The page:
iowa-cattleThe Iowa Department of Agriculture has confirmed that the vote to institute a state beef checkoff passed with 56 percent of producers voting in favor.

Iowa Cattlemen’s Association president Phil Reemtsma, says they did a lot of work to explain the referendum to producers.

“I’ve always said a successful referendum for the ICA is one where we have a lot of participation and then let the people decide the outcome, “Reemtsma says. “Obviously I’m happy with the outcome as well. I believe we did our job in getting it to a vote and trying to get the word out there as best we can.” Beginning on March 1st of 2017, producers will pay the 50 cent checkoff for every head of cattle sold.

“The work is really just beginning. Now it’s the Iowa Beef Industry Council’s responsibility and job to oversee the fund and make sure that those funds are utilized correctly according to what the producers would like to see happen,” Reemtsma says. There’s been a national effort to promote beef for many years, but Reemtsma says they felt the need to do something in Iowa.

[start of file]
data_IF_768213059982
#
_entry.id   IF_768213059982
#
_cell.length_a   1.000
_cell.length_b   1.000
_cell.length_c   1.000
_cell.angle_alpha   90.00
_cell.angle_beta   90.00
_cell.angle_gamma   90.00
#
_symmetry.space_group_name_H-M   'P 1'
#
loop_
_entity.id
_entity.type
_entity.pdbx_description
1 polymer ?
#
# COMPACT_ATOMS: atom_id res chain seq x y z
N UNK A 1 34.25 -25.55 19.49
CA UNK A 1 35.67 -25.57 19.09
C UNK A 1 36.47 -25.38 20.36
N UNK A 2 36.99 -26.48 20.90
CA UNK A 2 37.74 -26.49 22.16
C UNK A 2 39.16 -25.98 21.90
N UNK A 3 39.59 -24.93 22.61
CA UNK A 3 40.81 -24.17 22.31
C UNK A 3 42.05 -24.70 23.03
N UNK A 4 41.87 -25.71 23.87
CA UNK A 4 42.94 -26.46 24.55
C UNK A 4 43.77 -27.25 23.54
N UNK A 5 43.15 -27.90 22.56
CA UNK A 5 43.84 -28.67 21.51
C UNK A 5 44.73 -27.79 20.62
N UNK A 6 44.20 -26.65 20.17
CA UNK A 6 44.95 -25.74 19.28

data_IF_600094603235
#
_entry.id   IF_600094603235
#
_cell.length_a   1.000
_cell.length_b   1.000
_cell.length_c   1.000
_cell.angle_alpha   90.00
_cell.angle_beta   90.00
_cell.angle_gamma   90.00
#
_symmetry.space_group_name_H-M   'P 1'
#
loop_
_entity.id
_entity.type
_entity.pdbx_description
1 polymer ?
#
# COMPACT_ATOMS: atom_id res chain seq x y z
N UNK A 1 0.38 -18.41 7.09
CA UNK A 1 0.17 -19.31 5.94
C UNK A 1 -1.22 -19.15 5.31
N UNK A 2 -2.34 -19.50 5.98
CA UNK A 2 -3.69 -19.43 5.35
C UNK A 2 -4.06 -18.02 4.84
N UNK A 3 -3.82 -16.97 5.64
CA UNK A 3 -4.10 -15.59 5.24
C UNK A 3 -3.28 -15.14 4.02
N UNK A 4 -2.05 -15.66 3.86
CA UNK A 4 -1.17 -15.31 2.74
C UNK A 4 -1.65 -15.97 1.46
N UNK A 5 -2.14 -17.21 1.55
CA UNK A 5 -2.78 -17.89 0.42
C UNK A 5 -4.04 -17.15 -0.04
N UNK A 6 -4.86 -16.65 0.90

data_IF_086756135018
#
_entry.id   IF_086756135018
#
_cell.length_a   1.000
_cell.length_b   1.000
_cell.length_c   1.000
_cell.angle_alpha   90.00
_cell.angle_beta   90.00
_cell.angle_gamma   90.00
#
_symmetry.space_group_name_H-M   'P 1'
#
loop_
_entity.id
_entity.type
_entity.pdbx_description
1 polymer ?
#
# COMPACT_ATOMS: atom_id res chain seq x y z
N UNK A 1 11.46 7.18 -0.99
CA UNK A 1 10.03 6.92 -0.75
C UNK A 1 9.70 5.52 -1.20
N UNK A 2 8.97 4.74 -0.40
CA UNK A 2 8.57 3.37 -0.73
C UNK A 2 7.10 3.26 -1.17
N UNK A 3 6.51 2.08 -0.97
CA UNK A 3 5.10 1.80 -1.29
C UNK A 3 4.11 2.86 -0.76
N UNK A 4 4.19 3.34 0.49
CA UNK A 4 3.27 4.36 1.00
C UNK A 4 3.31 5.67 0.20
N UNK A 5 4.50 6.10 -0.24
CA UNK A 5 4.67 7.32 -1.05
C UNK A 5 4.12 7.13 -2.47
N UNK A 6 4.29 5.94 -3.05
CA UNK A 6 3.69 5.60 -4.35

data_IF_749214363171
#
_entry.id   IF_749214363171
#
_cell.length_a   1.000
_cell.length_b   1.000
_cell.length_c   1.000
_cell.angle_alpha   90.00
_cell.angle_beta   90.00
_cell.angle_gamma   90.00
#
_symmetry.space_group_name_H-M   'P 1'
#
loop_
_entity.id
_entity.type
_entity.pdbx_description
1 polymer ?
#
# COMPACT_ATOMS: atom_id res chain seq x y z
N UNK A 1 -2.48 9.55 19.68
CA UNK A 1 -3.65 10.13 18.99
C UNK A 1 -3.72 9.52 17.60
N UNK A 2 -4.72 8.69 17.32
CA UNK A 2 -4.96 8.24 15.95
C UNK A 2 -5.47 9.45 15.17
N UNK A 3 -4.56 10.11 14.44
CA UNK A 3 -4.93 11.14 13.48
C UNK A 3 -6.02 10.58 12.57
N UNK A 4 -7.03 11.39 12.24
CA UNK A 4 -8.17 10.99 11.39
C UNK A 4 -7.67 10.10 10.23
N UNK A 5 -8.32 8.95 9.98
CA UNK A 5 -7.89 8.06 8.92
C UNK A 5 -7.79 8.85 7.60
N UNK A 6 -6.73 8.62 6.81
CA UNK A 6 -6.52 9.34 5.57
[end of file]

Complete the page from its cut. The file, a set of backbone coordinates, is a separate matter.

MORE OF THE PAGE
He says will be run through the Iowa Treasury and then back to the Iowa Beef Industry Council and will be a separate fund from that national fund and give them more flexibility in using it. “And that’s one of the benefits of a state fund, we have a little more flexibility in how we spend those dollars,” Reemtsma says. He says it will be state dollars helping promote the industry, and he says it could also have some impact on the choices for those who eat beef.

“There may be opportunities for us to develop new products that the consumer wants and the consumer needs within beef,” according to Reemtsma. “And so we are always looking at trying to enhance the marketing to our consumers and having some additional funding to bring new products to the market that they may want is always beneficial.” Reemtsma says anything the checkoff dollars can do to support the industry is important.

“The cattle industry in the last 18 months has been through quite a roller coaster — from record highs in 2014 to record lows in ’15 and part of ’16,” Reemtsma says, “so we have to view this as a long-term investment in our industry. We are hopeful that the funding will help us in Iowa stay in business.” The checkoff referendum was the last big item on Reemstra’s list of things to do as his term as ICA president comes to an end. He runs a cattle operation in Dewitt in eastern Iowa.